Ask any college football fan to point on a map where the best college football is played and they’ll likely point to the Southeastern corner of the country. And they’d be right — if they have the Atlantic Coast Conference, not the Southeastern Conference, in mind.
Yes, the SEC is home to the last three national champions. But when it comes to the conference that produces the most first-round talent in the eyes of NFL talent evaluators, it’s the league most associated with college basketball — the ACC — that actually rules the football landscape.
This is one time where perception truly is deception.
Last year, the ACC produced more first-round selections (seven) than any other conference (the SEC had six). And to prove this isn’t strictly a numbers game, the 2008 Offensive Rookie of the Year, Matt Ryan, came from Boston College, a proud ACC institution.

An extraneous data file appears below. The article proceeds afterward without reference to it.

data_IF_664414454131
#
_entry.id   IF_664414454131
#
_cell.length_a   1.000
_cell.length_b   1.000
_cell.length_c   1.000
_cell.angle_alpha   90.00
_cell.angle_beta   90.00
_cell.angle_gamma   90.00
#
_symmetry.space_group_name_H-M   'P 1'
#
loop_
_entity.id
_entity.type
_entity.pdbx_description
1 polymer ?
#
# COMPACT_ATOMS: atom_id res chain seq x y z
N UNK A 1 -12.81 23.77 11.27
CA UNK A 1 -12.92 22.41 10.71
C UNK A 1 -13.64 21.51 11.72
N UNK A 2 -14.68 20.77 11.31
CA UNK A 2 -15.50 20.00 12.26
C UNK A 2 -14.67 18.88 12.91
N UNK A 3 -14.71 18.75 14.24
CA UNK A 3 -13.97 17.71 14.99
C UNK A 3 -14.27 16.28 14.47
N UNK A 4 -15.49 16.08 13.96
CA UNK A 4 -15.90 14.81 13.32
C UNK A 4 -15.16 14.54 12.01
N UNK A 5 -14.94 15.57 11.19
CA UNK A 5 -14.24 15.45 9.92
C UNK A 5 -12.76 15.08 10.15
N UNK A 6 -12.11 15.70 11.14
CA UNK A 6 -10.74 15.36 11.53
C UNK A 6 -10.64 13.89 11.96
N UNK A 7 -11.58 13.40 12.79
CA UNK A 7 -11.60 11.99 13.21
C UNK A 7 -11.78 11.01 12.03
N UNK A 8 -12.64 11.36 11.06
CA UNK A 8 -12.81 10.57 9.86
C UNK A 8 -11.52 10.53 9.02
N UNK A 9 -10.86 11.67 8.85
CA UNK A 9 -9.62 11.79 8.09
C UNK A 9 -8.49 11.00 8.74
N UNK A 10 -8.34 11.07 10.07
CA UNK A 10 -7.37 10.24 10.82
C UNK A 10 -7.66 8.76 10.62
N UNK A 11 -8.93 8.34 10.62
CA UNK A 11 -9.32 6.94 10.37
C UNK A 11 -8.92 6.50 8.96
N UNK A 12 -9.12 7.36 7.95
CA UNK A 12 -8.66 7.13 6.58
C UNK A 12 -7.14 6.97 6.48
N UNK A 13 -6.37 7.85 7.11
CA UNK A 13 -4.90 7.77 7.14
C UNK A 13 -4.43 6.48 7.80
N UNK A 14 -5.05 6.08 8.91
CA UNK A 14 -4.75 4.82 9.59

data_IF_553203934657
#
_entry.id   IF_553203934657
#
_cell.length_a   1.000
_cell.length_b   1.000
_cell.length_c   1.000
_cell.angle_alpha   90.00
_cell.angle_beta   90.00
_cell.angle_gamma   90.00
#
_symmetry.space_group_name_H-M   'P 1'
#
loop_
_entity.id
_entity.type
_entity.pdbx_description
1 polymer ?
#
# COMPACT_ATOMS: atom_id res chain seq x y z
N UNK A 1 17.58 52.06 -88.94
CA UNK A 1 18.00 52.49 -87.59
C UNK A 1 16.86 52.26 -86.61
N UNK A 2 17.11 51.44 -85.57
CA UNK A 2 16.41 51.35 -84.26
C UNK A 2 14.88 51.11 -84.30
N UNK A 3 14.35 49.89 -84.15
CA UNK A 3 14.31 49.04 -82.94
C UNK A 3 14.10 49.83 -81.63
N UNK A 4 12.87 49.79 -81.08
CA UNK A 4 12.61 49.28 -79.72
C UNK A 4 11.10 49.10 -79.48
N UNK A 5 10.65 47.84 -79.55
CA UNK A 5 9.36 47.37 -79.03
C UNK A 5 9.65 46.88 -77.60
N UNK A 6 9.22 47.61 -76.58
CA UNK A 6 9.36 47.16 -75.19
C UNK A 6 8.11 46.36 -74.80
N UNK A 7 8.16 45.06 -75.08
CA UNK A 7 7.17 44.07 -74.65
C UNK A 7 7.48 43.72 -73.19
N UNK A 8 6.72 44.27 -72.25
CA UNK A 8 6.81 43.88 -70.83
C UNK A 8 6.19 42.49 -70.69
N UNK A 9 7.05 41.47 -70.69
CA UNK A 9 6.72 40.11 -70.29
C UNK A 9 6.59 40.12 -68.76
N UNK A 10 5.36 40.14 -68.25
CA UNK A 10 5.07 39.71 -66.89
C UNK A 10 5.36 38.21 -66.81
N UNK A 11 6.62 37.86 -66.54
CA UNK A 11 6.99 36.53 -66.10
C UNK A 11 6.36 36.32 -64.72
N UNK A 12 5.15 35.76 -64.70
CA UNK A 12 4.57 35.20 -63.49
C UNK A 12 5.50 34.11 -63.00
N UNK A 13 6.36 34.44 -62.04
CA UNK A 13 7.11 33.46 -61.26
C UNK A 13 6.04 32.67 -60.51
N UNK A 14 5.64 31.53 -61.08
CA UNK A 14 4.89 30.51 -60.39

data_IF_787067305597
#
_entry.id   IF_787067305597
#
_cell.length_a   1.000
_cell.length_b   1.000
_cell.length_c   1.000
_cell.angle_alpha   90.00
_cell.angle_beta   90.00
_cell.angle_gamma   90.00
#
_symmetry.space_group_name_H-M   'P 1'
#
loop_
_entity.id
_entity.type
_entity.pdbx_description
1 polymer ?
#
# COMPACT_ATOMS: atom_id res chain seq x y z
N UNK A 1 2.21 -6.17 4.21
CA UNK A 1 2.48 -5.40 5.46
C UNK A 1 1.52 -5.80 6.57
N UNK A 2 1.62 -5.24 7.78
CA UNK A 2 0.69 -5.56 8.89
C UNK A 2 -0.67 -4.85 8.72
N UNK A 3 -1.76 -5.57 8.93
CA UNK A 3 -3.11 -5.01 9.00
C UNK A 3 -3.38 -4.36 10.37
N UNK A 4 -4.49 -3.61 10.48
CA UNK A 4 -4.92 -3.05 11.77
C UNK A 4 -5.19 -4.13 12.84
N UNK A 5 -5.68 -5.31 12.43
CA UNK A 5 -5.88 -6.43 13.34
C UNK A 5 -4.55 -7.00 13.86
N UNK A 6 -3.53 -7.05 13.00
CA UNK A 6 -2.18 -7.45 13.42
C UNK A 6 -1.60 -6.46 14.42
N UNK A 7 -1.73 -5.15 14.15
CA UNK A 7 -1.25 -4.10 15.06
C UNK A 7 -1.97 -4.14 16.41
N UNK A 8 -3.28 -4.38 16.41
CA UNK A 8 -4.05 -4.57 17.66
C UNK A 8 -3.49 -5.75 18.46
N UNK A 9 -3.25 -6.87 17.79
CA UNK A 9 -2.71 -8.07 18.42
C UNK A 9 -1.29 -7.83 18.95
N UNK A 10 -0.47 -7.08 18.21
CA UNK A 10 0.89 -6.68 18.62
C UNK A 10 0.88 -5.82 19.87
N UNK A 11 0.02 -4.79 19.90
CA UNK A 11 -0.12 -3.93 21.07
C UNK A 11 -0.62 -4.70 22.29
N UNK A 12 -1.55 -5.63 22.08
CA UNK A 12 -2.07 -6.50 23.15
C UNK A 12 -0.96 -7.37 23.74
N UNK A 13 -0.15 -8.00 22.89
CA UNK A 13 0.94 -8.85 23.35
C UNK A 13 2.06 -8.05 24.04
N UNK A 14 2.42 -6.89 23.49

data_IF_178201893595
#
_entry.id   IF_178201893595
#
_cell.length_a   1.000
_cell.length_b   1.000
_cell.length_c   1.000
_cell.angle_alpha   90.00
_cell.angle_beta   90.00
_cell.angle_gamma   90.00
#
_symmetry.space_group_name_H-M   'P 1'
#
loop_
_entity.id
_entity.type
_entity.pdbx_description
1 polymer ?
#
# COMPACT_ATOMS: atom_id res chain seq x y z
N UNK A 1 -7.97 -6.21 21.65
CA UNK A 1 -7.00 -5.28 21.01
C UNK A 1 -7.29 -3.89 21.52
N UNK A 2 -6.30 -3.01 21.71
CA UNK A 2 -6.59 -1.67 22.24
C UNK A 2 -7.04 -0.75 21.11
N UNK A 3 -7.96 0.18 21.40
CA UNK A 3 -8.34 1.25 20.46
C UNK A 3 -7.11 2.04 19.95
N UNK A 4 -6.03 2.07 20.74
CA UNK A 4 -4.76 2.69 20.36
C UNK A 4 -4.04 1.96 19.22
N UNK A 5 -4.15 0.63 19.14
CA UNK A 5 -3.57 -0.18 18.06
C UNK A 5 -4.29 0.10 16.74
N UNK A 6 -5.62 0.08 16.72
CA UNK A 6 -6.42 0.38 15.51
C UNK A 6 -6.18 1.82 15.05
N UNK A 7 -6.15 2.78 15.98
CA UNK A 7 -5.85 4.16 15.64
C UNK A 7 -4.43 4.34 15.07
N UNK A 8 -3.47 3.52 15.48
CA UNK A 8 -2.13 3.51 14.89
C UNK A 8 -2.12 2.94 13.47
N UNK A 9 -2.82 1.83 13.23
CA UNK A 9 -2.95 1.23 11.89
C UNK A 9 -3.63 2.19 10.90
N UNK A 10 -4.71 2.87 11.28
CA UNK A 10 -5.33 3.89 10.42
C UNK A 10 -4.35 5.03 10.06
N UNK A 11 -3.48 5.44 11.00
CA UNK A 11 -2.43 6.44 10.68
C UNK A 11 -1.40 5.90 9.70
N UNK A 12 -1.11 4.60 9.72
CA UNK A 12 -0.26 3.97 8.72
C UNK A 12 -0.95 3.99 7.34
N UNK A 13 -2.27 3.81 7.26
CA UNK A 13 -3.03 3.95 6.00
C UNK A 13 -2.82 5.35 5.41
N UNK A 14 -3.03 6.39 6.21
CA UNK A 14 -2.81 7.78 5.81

In fact, over the last three drafts, the ACC has more selections (25) in the first round than any other conference, including 12 in 2006. The SEC was second over that same span with 21 (11 in 2007).
The numbers could shift in the SEC’s favor a bit in 2009, with between six and eight players expected to go in the first round. The ACC should have as many as six. The No. 1 pick holds extra intrigue in this unofficial competition — the two favorites for the spot are Georgia QB Matthew Stafford from the SEC and Wake Forest LB Aaron Curry from the ACC.
However, the question remains: How does a conference that had six teams win 10 or more games in a single season since 2006 produce more NFL talent than a league that had 10 teams with 10 or more victories over the same span?
Believe it or not, the answer is the BCS. The millions of dollars of revenue have balanced the powers-that-be in college football. Universities know the rewards are there if they’re willing to spend the money.
And NFL teams know where to spend their first-round selections, too.
First-round picks by conference since 2006:
ACC — 25
SEC — 21
Big Ten — 18
Big 12 — 8
Big East — 4
Conference USA — 2
— Keenan Singleton